Just five months after its inception, in June 2014, a pilot was rolled out in the UK and Romania.

To launch OneVoice, the communications team ran with the movie theme and created MetLife branded popcorn holders as well as print posters and a viral campaign. They also made it easy to create content by setting up booths in offices where employees could make a video and upload their footage very quickly. The communications team retained the high interest level with regular emails about new and popular videos and awarded cinema ticket prizes for the best videos.

But how do they handle the language issue?

“We encourage colleagues to post in the language that they feel most comfortable. Many of our international colleagues do use English, but we have also started to use sub-titling into several languages to help drive sharing and collaboration.”

MetLife was pleased with the impact. During the six-month limited pilot, OneVoice had 320 unique viewers, which is a high proportion of its audience in those two markets. Employees uploaded 120 videos focusing on how they are delivering on strategic commitments. These videos were played over 3,000 times with an average engagement of 52 seconds.

Raluca Marcu, who drove OneVoice implementation in Romania commented:

“One Voice is like a stage with a big microphone where everybody can be heard and seen and share what they did with a unique voice. It’s our internal YouTube, created by MetLife for our employees – and clearly with Kaltura’s support as well.”

Tom Gaynor, who leads MetLife’s employee benefits business in the UK reckons:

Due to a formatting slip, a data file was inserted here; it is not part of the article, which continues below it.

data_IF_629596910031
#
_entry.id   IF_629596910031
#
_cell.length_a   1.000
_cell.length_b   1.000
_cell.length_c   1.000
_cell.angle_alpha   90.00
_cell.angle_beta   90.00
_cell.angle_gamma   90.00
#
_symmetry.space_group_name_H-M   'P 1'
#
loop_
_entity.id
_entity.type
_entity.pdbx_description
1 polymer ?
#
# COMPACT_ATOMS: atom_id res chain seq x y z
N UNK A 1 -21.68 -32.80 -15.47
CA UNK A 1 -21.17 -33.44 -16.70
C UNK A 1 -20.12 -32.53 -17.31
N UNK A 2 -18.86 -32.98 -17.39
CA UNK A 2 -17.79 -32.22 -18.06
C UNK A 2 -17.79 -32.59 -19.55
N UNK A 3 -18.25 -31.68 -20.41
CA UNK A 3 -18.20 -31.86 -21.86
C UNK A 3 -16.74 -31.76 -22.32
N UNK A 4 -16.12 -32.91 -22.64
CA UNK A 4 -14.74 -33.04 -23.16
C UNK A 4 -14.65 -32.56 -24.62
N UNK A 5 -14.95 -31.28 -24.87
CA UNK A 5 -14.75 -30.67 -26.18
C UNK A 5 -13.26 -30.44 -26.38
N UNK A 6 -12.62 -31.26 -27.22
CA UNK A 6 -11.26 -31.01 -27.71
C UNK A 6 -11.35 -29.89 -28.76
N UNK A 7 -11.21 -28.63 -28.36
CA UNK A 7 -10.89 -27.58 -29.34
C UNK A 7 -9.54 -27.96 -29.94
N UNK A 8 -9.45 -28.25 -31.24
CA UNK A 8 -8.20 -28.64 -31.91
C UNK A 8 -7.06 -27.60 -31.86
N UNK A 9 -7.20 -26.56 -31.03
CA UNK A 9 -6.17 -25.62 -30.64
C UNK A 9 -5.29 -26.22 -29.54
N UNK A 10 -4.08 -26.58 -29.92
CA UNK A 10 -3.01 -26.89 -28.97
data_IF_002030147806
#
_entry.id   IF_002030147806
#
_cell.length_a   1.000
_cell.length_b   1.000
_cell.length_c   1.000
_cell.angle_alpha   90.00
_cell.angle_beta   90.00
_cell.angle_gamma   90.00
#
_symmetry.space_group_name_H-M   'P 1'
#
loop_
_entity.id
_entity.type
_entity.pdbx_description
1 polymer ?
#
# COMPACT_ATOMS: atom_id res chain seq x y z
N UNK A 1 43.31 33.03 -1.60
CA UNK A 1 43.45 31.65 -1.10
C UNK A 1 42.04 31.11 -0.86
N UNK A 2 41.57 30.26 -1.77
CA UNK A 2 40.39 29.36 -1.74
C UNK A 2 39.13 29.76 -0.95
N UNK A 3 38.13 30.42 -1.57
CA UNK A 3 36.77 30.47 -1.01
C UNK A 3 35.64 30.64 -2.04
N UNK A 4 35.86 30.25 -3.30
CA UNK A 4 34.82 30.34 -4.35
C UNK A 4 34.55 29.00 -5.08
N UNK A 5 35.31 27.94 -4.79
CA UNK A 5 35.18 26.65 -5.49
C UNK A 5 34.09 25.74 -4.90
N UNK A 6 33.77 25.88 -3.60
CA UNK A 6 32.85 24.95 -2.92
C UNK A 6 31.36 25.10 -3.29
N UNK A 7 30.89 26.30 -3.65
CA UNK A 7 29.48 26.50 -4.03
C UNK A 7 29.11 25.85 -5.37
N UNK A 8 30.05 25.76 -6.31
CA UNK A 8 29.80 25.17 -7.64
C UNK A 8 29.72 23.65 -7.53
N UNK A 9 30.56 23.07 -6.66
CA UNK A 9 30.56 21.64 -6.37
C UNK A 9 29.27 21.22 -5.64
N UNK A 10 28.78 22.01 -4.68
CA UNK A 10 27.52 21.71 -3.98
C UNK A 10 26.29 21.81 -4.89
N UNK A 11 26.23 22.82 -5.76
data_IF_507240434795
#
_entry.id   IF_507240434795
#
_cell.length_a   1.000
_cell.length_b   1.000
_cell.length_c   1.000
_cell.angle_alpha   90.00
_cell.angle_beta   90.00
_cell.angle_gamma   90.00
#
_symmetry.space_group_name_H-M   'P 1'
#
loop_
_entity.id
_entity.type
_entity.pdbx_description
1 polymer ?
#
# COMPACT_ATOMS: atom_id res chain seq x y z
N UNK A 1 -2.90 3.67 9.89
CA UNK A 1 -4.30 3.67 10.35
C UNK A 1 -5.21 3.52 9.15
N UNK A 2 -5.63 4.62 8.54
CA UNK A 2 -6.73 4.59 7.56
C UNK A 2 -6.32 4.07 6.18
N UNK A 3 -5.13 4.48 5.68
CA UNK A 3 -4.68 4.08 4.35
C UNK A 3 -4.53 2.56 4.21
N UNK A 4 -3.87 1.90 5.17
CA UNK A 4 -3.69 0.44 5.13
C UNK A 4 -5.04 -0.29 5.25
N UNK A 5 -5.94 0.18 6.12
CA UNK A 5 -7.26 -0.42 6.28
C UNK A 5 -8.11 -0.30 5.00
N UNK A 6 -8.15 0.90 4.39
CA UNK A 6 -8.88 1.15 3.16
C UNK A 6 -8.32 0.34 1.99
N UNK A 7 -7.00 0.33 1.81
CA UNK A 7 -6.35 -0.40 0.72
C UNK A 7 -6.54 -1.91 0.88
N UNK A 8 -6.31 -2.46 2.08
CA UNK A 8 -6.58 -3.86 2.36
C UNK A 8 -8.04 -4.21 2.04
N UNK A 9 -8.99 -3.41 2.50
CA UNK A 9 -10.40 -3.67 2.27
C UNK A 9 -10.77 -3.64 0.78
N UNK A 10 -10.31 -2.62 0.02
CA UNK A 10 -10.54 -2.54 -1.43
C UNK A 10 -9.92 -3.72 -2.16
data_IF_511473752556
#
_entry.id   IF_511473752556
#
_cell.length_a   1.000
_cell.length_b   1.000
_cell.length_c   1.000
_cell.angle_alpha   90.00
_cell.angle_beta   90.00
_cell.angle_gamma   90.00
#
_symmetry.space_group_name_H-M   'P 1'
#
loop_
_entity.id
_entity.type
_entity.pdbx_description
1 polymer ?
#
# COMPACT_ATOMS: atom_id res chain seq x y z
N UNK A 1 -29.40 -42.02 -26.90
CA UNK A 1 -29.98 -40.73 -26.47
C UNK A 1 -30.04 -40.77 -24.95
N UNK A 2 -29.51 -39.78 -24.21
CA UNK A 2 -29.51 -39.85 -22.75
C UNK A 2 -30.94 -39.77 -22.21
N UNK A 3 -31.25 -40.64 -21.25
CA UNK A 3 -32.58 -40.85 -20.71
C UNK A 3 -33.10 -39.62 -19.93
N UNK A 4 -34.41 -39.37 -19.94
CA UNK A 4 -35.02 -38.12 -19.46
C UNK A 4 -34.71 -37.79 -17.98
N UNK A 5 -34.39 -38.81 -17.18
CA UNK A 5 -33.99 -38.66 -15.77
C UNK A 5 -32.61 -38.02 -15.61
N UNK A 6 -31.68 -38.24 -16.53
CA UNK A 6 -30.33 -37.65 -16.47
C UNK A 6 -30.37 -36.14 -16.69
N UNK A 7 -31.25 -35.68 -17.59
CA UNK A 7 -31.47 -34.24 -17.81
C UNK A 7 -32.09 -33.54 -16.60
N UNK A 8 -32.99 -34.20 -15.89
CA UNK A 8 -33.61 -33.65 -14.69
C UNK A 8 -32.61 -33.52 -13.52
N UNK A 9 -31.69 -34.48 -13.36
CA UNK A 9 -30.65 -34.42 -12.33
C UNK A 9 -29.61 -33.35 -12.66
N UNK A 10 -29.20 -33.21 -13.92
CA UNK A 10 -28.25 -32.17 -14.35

“It has captured the imagination of colleagues and encouraged us all to be creators and consumers of short, fact-filled, relevant communication. I’ve been impressed by the range of people contributing and the quality of the output. It’s also been a lot of fun.”

After a successful pilot, OneVoice was rolled out to a further seven countries starting in June 2014. Now, videos on the site have been viewed more than 8,000 times. And, recognising OneVoice’s impact, MetLife EMEA won an award for the Innovation in Employee Engagement category and the Financial Services category at the Peer Awards for Excellence in London at the end of September 2015. Plans are in place to roll OneVoice out to a further 10 markets early in 2016 making it a truly pan-regional collaboration and engagement tool.

“We have learned a lot along the way. For example, we now encourage friendly competition between markets as this results in more content and viewings,” added Bunn. “Employees have found OneVoice very liberating and we have been blown away by the creativity. Some videos resemble mini movies even though they were made on smartphones and tablets with no budget.”

He concluded, “We have been asked whether this works so well because we are a young average age employer, but actually that has hit a nerve with not just our younger employees, but all our audiences.”